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Wine in France, Loire Valley

The Loire Valley, near Nantes in western France, is one of the most beautiful winemaking areas in Europe. A narrow, but wide region following the Loire river, it meanders from Auvergne and the Massif Central mountains to the Atlantic coast.

Vines producing wine grapes existed here as far back as the Roman invasion into the Loire Valley. Historians assert that as long ago as 380 AD reds were made in the surrounding hills and whites were fermented on the river banks.

The climate varies considerably over this wide region, with mild Atlantic weather winter and summer in the west, and cold winters and warm summers in the interior area.

In contrast to Bordeaux where 75% of the production is red, in the Loire three quarters goes to the creation of whites, with the main grapes being Chenin Blanc and Sauvignon. Most of the remaining quarter of red is produced from Cabernet Franc, with some Gamay and Pinot Noir.

Total production reaches 400 million bottles, the end product of grapes grown in clay-limestone, siliceous and chalky soils. Types range from dry whites to sweet, and rosé to fruity reds.

In the eastern part of the valley, around Pouilly and Sancerre, most of the grapes used for winemaking are Sauvignon Blanc. These go into making the delicious dry, white Pouilly-Fumé. The other bank around Sancerre produces the robust, dry eponymous white.

Further west in the province of Touraine, one finds predominantly Chenin Blanc, which forms the starting point of the fruity Montlouis. Also made here are the glorious red Loire wines, Bourgueil and Chinon, mostly from Cabernet Franc.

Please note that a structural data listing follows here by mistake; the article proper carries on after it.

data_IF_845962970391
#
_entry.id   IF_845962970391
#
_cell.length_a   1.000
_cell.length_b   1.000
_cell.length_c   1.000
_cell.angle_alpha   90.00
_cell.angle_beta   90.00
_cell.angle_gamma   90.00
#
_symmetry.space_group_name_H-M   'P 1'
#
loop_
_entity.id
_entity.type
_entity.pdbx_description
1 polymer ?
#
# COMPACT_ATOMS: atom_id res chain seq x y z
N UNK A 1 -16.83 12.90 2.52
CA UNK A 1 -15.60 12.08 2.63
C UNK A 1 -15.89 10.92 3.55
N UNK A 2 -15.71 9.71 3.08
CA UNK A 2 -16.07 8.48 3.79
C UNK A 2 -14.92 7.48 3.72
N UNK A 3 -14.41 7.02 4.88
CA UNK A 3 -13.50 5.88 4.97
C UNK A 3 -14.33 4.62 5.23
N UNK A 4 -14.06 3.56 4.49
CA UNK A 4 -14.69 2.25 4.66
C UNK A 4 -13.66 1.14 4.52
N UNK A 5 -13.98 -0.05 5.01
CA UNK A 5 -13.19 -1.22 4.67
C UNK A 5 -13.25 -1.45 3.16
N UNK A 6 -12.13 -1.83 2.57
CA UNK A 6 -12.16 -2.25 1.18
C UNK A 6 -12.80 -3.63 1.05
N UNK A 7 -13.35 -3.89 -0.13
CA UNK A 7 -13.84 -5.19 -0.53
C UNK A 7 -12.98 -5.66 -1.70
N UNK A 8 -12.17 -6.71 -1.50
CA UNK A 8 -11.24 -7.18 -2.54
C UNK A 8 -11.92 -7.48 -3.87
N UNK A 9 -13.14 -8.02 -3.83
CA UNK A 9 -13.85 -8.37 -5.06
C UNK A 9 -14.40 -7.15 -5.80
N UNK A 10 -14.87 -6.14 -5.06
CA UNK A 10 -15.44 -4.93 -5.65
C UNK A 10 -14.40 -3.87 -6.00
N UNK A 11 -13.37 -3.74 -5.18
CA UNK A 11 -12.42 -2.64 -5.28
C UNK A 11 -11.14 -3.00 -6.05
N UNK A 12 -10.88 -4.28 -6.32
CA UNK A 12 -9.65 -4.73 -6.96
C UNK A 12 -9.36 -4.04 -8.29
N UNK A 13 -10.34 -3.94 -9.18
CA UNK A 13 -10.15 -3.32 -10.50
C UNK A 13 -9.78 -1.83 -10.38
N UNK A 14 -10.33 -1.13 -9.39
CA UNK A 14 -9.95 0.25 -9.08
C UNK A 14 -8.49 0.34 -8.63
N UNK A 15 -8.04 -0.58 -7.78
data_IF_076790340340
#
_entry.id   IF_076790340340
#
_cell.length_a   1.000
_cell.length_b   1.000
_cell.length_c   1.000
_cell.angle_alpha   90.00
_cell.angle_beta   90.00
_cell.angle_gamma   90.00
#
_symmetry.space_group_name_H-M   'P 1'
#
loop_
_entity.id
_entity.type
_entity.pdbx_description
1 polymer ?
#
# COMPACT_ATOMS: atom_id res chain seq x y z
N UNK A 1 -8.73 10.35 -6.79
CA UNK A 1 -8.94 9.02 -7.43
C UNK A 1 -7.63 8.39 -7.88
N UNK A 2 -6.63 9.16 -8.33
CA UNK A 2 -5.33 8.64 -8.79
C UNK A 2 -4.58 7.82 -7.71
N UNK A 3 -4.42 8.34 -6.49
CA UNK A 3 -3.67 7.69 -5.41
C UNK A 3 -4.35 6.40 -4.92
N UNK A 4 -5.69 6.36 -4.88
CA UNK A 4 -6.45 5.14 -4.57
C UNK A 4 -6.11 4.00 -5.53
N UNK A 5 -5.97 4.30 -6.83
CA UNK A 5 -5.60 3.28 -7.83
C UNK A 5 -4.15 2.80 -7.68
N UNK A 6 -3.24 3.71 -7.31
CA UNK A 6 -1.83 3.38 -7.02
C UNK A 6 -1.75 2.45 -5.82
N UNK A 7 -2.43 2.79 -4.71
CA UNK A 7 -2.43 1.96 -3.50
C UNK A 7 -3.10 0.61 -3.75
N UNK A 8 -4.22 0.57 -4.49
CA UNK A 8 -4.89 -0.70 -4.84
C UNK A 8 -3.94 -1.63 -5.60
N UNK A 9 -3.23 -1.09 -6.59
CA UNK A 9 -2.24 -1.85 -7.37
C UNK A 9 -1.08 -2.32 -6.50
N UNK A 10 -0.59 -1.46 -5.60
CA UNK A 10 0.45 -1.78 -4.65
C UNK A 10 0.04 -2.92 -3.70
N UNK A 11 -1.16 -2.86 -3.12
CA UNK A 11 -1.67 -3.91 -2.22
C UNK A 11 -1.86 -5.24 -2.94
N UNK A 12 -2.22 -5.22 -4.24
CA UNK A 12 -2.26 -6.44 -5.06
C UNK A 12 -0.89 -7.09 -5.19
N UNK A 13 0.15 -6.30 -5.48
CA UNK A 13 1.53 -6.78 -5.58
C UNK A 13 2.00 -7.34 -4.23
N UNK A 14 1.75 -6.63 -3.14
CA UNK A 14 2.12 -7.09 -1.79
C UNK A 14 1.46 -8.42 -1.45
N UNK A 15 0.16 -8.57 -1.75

And on the right bank of the Loire river, close to Tours don't miss out on a lovely dry Vouvray. The product of Chenin Blanc grown in clay infested limestone and chalk, 13 million bottles are produced in the area on almost 5,000 acres.

Touraine's neighbor to the west, Anjou-Saumur, also produces a delectable white from Chenin Blanc, famed for its smooth quality. Winemakers cluster around Angers as they have since the 6th century. Famous for the Rosé d'Anjou, it's reported to have been enjoyed by King Henry II of England. But the commoner can also enjoy the oak aged whites. With fifty-five million bottles produced from land covering 22,000 acres, there's no fear of running out.

Coteaux du Layon is the widest wine area of the Anjou region lying along the Layon river where the vines are protected by the hills. Best known for a sweet wine purported to be from a recipe 15 centuries old. Harvest here is late, where the growers leave the grapes on the vines until they begin to over-ripen. Nearly 7 million bottles are produced from 4,450 acres.

Last, but certainly far from least, we finish our tour with the well-known Muscadet, which sits at the far west of the Loire Valley. Here is produced a pale white, lovely in its dry, astringent taste. Best drunk when fresh and young, by connoisseurs of any age. From its 31,000 acres of granite soil rises vines which produce grapes that fill nearly 100 million bottles, so take your time.

The Loire Valley in few words

The Loire Valley produces about the 8% of wine in France. This is an area that produces a wide range of white, red, sparkling and sweet wines. The reds are made from Cabernet Franc and can be a delightful, light summer red. The whites vary considerably in style from the mineral Sauvignon Blancs of Sancerre to the everyday Sauvignon Blancs from the middle Loire and to Muscadet in the lower reaches. Chenin Blanc is an important and versatile grape producing sparkling wine (Saumur), dry and sweet wines.

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